"Here is the composer's recipe for preparation and consumption of this small musical meal: 'While playing the lungissima counter E in the final bar with the left hand, the interpreter produces with his right hand from his pocket a home-made meat-ball. After seasoning it with a finger-tip of Mediterranean Ocean salt, he eats it . . . and the piece is over.'"
Twelve Tango Studies was inspired by the great Argentine bandoneonist Astor Piazzolla and dedicated to the students of the Danish Accordion Academy, founded by Jeanette Dyremose. The work was recorded by the students on dacapo CD 8.224006.
Pezzo Concertante was influenced by the great Neo-Classicists (Stravinsky and Hindemith) and includes quotations from the music of Alban Berg, H.W. Henze and Vagn Holmboe.
Colours in Motion was dedicated to Jeanette Dyremose and the Danish Accordion Academy. There are three movements: Meditation, Perpetual Motion and Chorale.
Distortion-Commentary was commissioned by Aksel H. Mathiesen for the accordion class of the Royal Danish Academy of Music in Copenhagen. The composer described his piece in the program notes: "The work takes the form of a suite of variations on a medieval theme, but out of the variations, the distortions and the purely commentatory aspects grouws an autonomous harmonic universe which, after almost taking over the piece compeltely, must finally retreat again in face of the original -- the almost pure...."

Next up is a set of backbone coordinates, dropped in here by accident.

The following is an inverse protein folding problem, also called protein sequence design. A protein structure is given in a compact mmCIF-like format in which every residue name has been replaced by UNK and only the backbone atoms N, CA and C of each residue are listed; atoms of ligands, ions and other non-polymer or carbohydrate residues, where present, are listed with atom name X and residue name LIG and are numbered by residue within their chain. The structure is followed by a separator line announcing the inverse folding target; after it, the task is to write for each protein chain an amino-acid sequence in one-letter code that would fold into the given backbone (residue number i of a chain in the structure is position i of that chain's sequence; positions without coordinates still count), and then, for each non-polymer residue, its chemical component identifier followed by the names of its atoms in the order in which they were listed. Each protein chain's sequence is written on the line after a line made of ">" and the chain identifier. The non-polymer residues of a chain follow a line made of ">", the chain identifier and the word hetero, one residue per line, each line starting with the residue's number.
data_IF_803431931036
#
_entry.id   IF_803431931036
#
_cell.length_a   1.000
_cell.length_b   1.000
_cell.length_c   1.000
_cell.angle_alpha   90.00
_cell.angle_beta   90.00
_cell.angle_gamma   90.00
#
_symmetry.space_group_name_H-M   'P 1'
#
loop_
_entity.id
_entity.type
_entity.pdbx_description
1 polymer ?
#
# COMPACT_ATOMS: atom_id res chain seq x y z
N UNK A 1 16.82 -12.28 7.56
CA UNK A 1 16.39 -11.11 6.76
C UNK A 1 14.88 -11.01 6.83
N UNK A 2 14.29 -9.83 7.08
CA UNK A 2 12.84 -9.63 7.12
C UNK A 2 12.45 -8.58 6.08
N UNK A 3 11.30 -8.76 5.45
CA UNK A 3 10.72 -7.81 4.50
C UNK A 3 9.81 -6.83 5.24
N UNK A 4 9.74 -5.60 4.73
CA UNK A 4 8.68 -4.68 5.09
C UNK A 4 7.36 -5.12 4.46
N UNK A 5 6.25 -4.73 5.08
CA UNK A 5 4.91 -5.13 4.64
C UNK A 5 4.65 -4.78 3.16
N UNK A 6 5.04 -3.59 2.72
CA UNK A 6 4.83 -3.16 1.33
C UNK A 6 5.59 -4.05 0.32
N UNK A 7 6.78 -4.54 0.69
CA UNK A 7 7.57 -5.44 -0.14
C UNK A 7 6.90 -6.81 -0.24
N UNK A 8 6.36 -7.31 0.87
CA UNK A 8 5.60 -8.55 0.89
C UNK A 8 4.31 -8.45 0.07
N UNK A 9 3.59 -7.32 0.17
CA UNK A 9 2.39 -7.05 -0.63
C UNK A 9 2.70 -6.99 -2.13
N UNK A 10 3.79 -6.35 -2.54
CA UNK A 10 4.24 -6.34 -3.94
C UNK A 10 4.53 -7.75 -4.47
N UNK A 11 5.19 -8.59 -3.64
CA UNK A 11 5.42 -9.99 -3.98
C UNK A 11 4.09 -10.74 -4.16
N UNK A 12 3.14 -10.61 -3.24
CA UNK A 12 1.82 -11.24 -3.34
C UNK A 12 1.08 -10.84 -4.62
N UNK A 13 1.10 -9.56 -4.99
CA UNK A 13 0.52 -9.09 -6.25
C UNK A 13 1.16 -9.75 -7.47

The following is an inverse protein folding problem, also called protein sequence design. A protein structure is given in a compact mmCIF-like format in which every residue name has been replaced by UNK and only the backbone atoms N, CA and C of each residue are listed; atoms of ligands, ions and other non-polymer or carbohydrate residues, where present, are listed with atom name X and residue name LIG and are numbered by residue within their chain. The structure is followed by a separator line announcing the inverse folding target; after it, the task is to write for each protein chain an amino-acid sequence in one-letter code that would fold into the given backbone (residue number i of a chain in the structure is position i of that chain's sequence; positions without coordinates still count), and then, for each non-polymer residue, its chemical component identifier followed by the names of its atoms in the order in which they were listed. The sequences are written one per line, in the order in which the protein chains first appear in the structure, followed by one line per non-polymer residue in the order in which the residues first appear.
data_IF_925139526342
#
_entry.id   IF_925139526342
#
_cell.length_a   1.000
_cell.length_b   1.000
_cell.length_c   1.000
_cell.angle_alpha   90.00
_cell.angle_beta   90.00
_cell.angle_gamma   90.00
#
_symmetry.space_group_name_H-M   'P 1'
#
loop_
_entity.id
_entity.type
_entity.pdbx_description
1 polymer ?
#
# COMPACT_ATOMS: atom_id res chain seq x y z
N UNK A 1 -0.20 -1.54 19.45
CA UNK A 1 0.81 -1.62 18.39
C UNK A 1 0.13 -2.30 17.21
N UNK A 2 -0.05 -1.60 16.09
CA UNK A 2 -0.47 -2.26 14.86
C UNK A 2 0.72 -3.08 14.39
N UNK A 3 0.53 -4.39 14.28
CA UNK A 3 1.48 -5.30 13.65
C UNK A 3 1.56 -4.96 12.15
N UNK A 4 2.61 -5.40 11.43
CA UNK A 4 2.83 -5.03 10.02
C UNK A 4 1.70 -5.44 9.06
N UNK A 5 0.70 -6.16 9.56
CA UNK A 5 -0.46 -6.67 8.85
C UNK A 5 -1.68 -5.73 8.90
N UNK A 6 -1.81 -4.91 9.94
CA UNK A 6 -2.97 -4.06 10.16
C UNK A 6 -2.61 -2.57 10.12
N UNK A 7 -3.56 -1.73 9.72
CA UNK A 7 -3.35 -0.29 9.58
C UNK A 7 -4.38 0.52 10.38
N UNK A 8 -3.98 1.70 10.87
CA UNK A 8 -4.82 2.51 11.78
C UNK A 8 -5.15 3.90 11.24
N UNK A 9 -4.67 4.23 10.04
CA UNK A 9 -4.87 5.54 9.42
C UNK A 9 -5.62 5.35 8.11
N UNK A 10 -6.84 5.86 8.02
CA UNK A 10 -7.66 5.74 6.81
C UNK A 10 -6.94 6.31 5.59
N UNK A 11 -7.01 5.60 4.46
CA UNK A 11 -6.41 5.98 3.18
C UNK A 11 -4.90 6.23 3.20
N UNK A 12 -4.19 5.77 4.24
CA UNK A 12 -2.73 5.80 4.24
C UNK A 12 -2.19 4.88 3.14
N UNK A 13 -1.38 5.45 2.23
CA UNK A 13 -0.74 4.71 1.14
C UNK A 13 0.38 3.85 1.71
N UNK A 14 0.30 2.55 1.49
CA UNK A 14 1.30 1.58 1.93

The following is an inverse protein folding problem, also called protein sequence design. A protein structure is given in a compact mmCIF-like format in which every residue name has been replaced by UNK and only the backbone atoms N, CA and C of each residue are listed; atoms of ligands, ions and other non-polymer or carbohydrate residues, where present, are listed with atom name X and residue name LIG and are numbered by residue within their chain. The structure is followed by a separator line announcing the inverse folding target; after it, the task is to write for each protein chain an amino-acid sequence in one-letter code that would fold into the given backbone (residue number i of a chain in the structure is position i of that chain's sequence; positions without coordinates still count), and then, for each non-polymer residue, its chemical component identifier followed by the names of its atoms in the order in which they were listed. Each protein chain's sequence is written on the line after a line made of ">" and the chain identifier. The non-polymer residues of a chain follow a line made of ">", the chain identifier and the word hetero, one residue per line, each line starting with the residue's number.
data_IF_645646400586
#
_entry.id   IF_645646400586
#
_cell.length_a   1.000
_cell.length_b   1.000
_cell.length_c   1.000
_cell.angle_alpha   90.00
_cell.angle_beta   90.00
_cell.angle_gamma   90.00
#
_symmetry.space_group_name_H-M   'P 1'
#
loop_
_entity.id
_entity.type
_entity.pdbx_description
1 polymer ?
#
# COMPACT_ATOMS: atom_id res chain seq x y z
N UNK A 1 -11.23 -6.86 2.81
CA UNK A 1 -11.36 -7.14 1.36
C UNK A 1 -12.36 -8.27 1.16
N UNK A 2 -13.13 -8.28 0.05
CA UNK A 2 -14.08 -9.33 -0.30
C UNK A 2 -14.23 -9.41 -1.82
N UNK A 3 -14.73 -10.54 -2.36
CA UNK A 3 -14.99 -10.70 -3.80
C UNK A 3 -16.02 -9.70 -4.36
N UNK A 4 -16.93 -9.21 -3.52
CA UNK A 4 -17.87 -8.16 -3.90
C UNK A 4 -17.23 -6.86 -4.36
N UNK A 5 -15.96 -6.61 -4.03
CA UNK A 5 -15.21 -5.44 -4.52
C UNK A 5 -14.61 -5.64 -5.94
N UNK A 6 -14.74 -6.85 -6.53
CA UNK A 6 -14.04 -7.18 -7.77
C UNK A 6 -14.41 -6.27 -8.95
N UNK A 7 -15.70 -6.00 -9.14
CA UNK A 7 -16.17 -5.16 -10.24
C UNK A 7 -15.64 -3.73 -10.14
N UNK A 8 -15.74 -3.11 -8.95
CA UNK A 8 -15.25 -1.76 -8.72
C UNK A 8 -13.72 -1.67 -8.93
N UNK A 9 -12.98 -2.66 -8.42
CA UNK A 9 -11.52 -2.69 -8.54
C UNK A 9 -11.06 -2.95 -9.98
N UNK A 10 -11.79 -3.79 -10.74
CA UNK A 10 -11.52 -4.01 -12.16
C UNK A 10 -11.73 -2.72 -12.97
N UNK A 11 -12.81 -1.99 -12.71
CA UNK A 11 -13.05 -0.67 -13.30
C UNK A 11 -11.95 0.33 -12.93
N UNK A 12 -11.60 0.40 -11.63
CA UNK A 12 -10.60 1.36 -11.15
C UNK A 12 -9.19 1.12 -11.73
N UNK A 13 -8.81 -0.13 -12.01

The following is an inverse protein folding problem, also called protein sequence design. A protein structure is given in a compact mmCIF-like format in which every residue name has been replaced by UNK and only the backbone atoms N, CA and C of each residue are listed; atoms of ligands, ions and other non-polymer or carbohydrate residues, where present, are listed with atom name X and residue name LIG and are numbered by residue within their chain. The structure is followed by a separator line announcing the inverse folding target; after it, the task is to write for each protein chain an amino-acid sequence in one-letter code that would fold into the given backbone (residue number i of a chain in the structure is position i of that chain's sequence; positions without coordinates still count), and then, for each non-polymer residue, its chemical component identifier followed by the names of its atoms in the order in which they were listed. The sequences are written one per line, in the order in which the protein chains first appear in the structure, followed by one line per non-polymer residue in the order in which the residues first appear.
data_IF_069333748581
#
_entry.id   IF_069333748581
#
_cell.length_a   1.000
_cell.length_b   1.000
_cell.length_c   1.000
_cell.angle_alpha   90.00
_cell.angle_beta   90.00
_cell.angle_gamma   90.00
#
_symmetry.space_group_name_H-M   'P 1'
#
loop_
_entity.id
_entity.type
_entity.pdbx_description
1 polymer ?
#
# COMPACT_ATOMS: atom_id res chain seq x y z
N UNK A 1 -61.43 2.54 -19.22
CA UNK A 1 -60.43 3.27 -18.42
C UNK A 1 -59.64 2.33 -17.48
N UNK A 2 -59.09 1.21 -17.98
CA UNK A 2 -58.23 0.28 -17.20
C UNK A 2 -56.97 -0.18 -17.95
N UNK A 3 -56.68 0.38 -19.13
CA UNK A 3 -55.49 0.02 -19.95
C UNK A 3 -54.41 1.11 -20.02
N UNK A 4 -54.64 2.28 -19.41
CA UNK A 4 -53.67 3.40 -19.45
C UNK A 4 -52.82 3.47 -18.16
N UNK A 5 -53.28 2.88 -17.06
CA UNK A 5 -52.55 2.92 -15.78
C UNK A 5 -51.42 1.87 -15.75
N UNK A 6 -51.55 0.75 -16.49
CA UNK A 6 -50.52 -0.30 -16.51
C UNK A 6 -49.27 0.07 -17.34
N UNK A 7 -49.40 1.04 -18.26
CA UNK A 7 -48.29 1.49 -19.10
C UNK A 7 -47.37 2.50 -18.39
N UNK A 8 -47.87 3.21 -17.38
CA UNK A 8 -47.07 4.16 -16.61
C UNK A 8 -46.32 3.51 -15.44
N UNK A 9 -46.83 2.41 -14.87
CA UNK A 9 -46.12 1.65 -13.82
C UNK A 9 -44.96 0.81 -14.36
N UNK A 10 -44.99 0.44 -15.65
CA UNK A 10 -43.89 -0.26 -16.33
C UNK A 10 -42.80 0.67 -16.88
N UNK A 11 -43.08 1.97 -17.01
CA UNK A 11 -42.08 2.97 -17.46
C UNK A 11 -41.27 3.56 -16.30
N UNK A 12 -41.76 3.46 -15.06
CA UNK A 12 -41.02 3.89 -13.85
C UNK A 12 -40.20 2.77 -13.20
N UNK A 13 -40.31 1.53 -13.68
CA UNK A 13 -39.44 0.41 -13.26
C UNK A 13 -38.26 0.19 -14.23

Ice-Breaking was commissioned by the Deutscher Akkordeonlehrerverband for the accordion trio: Ellegaard-Bene-S»rensen. The sections are titled, Frozen, Breaking, Thawing and Fluently. (Isn't it amazing how the Danish composers have the recurring theme of ice and Winter in their music?)
Music for Fun is in three movements: grazioso, untitled and homage and contains sections of an improvisatory nature.
Tie-Break was written for Jeanette Dyremose and the Danish Accordion Academy and contains four movements: Introduction, Meno, poco rubato, Piu mosso, Drammatico, Pastorale, esitando. The name Tie-Break is borrowed from tennis: the decisive turning-point in a set which is often decisive for the outcome of the match as a whole.
Temperature was commissioned by the ATHELAS Ensemble and dedicated to Geir Draugsvoll. It begins with a ppp senza misura accordion solo in rapid sixteenth-note figures which gradually increase in activity until a sudden stop. The accordion begins again and gradually, little by little, the orchestra enters: an extremely compex and detailed piece.
Mean Time was composed for Morten Rossen and is in three sections: Inquieto, Lento and Presto.
I highly recommend the SAMFUNDET Classical Accordeon Edition for all classical accordion lovers.